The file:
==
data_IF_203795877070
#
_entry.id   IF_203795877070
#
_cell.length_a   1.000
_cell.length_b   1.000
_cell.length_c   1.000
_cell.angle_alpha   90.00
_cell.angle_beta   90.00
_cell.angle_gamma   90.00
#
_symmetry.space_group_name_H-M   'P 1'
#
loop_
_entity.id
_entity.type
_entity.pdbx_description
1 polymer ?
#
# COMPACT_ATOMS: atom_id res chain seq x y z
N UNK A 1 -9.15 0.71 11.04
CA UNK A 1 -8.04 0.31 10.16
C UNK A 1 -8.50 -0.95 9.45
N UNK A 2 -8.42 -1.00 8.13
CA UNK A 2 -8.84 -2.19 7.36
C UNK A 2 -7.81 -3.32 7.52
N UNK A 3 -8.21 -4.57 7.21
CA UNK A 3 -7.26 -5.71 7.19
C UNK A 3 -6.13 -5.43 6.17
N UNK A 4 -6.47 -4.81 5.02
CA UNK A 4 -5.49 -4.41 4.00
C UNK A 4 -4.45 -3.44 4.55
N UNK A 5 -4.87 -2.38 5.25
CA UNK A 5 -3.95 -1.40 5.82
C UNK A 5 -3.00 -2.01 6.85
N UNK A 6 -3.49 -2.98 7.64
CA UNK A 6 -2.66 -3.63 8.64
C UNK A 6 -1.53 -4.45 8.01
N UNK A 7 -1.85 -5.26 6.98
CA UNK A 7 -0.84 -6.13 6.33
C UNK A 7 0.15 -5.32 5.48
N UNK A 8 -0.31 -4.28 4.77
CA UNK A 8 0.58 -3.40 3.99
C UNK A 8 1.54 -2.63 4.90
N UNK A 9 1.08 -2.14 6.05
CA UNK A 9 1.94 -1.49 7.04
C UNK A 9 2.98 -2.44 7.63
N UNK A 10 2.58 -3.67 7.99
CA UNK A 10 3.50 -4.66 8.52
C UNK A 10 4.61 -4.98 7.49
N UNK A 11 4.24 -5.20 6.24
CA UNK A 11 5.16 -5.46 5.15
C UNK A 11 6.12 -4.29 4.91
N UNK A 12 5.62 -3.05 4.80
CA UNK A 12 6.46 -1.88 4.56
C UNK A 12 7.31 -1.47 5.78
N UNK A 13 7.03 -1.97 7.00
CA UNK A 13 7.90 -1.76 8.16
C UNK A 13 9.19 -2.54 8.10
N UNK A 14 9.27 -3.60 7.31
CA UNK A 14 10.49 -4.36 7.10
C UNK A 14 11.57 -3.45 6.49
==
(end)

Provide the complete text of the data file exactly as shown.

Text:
data_IF_203795877070
#
_entry.id   IF_203795877070
#
_cell.length_a   1.000
_cell.length_b   1.000
_cell.length_c   1.000
_cell.angle_alpha   90.00
_cell.angle_beta   90.00
_cell.angle_gamma   90.00
#
_symmetry.space_group_name_H-M   'P 1'
#
loop_
_entity.id
_entity.type
_entity.pdbx_description
1 polymer ?
#
# COMPACT_ATOMS: atom_id res chain seq x y z
N UNK A 1 -9.15 0.71 11.04
CA UNK A 1 -8.04 0.31 10.16
C UNK A 1 -8.50 -0.95 9.45
N UNK A 2 -8.42 -1.00 8.13
CA UNK A 2 -8.84 -2.19 7.36
C UNK A 2 -7.81 -3.32 7.52
N UNK A 3 -8.21 -4.57 7.21
CA UNK A 3 -7.26 -5.71 7.19
C UNK A 3 -6.13 -5.43 6.17
N UNK A 4 -6.47 -4.81 5.02
CA UNK A 4 -5.49 -4.41 4.00
C UNK A 4 -4.45 -3.44 4.55
N UNK A 5 -4.87 -2.38 5.25
CA UNK A 5 -3.95 -1.40 5.82
C UNK A 5 -3.00 -2.01 6.85
N UNK A 6 -3.49 -2.98 7.64
CA UNK A 6 -2.66 -3.63 8.64
C UNK A 6 -1.53 -4.45 8.01
N UNK A 7 -1.85 -5.26 6.98
CA UNK A 7 -0.84 -6.13 6.33
C UNK A 7 0.15 -5.32 5.48
N UNK A 8 -0.31 -4.28 4.77
CA UNK A 8 0.58 -3.40 3.99
C UNK A 8 1.54 -2.63 4.90
N UNK A 9 1.08 -2.14 6.05
CA UNK A 9 1.94 -1.49 7.04
C UNK A 9 2.98 -2.44 7.63
N UNK A 10 2.58 -3.67 7.99
CA UNK A 10 3.50 -4.66 8.52
C UNK A 10 4.61 -4.98 7.49
N UNK A 11 4.24 -5.20 6.24
CA UNK A 11 5.16 -5.46 5.15
C UNK A 11 6.12 -4.29 4.91
N UNK A 12 5.62 -3.05 4.80
CA UNK A 12 6.46 -1.88 4.56
C UNK A 12 7.31 -1.47 5.78
N UNK A 13 7.03 -1.97 7.00
CA UNK A 13 7.90 -1.76 8.16
C UNK A 13 9.19 -2.54 8.10
N UNK A 14 9.27 -3.60 7.31
CA UNK A 14 10.49 -4.36 7.10
C UNK A 14 11.57 -3.45 6.49